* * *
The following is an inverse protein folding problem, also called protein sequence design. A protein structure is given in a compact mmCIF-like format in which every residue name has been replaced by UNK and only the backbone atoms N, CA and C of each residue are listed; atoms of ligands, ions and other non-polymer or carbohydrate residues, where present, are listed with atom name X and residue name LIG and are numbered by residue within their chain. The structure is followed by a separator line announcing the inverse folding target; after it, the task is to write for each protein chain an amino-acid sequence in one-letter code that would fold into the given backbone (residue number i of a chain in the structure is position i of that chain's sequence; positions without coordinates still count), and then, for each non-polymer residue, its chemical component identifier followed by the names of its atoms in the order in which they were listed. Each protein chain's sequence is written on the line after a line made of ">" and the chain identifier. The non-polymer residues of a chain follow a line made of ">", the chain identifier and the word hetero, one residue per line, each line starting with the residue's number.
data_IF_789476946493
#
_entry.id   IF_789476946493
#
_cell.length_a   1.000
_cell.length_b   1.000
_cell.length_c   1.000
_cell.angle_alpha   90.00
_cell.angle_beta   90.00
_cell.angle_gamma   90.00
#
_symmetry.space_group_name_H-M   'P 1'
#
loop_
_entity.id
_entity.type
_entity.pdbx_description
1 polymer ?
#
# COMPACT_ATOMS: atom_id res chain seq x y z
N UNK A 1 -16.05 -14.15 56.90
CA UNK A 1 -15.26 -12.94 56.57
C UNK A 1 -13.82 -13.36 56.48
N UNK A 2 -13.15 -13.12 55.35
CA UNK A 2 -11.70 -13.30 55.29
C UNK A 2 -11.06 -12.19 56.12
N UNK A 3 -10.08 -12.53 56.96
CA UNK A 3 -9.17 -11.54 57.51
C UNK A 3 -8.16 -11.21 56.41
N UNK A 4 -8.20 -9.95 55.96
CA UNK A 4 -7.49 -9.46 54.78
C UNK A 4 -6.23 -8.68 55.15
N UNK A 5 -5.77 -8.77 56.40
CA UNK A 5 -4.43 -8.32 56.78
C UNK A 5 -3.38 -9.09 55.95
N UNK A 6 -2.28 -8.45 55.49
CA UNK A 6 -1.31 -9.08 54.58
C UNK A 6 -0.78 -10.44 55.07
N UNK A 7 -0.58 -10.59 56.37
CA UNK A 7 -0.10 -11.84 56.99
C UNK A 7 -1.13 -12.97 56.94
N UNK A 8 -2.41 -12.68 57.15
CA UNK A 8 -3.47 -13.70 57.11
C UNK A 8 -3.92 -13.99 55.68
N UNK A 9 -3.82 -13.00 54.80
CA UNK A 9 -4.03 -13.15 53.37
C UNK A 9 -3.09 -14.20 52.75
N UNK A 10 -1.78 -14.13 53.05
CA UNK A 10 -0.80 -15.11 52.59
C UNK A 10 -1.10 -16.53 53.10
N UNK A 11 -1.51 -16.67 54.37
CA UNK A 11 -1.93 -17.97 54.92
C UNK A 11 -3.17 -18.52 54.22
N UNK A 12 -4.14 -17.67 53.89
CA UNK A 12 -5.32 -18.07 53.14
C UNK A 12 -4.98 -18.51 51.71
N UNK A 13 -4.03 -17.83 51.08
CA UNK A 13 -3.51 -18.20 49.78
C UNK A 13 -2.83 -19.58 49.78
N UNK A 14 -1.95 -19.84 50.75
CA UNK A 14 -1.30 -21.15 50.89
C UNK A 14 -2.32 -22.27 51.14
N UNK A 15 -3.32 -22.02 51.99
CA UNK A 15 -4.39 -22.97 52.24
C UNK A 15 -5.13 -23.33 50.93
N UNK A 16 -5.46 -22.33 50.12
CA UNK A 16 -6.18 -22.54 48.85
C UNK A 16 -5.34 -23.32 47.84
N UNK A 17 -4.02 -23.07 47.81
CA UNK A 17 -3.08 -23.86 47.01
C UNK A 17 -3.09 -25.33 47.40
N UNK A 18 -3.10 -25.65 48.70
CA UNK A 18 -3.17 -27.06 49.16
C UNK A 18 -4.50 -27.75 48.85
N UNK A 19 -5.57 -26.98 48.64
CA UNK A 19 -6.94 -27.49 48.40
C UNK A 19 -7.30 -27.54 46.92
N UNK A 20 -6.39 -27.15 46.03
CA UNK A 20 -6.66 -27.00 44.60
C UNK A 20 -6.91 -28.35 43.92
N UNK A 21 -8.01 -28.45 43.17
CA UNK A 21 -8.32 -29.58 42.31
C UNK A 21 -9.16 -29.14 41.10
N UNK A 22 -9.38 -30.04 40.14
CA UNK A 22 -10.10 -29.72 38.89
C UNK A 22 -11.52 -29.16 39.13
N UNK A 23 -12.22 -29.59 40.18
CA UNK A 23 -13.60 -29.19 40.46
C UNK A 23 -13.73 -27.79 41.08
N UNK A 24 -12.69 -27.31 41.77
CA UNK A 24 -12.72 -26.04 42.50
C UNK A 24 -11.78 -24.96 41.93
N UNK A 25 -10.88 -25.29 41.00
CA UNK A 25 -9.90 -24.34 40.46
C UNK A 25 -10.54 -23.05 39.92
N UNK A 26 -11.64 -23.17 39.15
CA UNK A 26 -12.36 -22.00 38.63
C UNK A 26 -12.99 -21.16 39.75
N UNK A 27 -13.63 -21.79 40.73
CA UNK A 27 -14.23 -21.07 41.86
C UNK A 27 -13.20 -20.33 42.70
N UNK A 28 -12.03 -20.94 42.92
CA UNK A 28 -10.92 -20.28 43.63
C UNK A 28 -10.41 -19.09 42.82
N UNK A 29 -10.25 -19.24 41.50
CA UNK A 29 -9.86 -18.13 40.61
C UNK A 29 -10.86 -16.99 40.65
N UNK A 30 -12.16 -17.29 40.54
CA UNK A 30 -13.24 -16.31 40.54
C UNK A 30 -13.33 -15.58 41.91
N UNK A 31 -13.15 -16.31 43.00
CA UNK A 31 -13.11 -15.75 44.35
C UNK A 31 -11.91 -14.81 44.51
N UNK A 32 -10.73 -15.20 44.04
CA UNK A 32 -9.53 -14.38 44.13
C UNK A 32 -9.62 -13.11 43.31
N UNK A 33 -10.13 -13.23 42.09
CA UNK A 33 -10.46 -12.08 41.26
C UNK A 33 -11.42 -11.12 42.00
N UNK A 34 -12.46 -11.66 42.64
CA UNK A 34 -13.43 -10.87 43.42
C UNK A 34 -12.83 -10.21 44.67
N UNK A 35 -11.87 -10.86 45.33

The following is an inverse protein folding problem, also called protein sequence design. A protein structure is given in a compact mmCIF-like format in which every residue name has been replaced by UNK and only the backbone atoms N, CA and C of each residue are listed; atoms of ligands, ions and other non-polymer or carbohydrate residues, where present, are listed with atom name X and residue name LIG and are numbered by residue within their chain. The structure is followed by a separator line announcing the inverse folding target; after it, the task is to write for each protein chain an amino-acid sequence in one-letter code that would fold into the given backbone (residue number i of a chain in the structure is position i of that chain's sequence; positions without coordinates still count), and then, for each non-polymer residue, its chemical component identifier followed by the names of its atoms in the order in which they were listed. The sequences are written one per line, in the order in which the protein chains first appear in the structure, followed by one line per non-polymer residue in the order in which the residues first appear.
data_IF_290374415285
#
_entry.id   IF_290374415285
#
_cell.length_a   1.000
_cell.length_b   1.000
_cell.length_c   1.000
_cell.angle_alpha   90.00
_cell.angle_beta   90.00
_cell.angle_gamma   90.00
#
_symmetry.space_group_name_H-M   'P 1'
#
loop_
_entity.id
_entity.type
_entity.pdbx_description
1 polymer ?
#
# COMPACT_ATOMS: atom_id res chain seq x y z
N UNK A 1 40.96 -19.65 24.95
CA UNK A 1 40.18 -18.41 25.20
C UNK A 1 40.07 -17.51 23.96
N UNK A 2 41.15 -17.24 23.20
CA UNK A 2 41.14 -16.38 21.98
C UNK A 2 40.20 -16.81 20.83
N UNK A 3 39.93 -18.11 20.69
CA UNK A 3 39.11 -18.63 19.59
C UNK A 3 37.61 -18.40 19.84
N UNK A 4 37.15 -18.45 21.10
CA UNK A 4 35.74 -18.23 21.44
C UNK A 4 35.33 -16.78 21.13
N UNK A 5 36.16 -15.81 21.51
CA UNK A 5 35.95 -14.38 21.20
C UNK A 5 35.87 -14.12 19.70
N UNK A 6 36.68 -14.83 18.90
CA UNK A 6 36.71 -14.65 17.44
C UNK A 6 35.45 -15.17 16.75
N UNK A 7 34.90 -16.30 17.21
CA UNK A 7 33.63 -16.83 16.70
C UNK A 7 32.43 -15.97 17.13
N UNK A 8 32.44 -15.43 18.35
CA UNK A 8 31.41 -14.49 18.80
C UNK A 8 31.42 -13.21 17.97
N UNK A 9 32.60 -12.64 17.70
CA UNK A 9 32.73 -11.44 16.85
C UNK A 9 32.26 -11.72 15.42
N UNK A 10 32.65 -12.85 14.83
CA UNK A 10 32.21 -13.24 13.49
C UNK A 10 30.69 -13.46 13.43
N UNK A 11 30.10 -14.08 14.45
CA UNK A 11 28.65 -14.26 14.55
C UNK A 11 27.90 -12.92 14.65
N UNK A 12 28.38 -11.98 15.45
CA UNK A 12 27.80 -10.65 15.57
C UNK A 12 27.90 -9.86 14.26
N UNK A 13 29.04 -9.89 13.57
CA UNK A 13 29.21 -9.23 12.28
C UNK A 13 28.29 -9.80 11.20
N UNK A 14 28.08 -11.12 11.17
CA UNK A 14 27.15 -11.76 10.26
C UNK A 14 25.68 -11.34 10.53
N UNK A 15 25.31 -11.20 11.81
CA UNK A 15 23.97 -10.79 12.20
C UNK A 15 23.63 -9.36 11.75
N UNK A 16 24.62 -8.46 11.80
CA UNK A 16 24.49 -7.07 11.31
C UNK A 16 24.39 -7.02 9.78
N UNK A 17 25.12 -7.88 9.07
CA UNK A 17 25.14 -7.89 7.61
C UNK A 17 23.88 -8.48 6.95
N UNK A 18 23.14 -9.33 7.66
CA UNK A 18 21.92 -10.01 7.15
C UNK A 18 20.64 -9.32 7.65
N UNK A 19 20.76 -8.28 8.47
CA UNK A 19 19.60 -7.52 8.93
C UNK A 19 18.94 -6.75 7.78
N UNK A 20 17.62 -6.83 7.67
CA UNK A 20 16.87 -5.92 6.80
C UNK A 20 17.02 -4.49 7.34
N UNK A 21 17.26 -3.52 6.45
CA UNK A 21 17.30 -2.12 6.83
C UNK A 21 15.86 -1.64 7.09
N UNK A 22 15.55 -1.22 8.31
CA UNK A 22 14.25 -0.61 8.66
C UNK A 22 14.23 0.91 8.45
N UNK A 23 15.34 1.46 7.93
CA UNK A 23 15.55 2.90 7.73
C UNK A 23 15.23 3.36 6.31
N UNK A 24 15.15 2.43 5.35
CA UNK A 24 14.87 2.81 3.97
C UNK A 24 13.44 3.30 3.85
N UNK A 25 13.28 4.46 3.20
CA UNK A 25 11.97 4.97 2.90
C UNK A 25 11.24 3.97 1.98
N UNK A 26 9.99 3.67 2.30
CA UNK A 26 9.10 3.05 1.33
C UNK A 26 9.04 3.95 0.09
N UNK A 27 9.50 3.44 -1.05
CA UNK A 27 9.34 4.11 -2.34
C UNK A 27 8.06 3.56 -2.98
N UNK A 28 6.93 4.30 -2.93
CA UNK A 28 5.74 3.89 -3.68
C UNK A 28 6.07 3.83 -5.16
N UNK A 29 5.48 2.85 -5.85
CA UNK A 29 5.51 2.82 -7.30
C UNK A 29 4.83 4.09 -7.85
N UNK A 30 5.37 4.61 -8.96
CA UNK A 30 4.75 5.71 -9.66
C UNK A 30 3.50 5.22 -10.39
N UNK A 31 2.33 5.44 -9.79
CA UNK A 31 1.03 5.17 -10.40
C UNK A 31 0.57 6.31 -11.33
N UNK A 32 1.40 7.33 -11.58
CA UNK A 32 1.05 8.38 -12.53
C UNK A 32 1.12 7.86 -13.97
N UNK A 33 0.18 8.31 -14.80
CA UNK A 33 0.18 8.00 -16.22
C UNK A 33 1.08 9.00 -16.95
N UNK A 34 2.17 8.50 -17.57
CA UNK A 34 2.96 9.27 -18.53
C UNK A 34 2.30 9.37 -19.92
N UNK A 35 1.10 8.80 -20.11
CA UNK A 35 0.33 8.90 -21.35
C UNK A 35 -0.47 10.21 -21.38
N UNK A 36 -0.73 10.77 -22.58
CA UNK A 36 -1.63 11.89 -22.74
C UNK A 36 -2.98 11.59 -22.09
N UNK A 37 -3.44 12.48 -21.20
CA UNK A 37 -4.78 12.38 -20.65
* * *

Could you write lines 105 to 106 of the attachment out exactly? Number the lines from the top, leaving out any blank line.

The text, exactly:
C UNK A 28 -10.41 -19.09 42.82
N UNK A 29 -10.25 -19.24 41.50